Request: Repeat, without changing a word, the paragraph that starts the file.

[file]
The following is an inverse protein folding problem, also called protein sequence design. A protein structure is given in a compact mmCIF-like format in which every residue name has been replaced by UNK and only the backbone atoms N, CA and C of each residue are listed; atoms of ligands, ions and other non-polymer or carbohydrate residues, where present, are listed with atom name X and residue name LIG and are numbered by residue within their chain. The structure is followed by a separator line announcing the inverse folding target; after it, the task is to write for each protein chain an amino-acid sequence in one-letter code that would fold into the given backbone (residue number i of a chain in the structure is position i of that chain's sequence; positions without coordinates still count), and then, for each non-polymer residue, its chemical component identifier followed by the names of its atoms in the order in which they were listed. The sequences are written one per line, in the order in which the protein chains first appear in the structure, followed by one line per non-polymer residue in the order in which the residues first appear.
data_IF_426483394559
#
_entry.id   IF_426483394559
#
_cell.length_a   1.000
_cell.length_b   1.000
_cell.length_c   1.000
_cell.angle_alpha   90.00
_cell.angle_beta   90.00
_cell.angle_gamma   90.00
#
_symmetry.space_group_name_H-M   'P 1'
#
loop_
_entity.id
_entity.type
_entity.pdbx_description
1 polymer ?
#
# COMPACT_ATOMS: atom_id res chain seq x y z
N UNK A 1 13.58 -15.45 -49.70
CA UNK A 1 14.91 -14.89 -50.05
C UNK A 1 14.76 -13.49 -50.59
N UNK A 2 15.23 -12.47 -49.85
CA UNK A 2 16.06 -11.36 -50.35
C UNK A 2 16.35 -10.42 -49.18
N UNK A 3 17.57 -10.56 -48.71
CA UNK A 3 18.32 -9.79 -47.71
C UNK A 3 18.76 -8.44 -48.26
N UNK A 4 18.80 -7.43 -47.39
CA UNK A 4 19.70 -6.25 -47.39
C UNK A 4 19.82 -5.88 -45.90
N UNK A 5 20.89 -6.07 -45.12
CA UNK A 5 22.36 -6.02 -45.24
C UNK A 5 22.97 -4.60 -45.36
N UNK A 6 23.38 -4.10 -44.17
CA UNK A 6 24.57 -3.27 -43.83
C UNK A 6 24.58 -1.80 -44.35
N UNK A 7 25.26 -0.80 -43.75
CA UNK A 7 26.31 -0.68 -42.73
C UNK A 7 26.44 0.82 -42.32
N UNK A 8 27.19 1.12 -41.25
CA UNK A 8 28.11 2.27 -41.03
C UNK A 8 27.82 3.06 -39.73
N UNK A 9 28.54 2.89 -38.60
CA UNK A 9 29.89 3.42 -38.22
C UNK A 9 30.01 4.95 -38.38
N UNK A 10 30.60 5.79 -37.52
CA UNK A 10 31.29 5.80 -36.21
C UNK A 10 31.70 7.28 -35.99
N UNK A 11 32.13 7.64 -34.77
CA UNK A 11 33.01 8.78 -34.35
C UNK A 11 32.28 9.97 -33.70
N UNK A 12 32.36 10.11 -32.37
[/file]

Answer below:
The following is an inverse protein folding problem, also called protein sequence design. A protein structure is given in a compact mmCIF-like format in which every residue name has been replaced by UNK and only the backbone atoms N, CA and C of each residue are listed; atoms of ligands, ions and other non-polymer or carbohydrate residues, where present, are listed with atom name X and residue name LIG and are numbered by residue within their chain. The structure is followed by a separator line announcing the inverse folding target; after it, the task is to write for each protein chain an amino-acid sequence in one-letter code that would fold into the given backbone (residue number i of a chain in the structure is position i of that chain's sequence; positions without coordinates still count), and then, for each non-polymer residue, its chemical component identifier followed by the names of its atoms in the order in which they were listed. The sequences are written one per line, in the order in which the protein chains first appear in the structure, followed by one line per non-polymer residue in the order in which the residues first appear.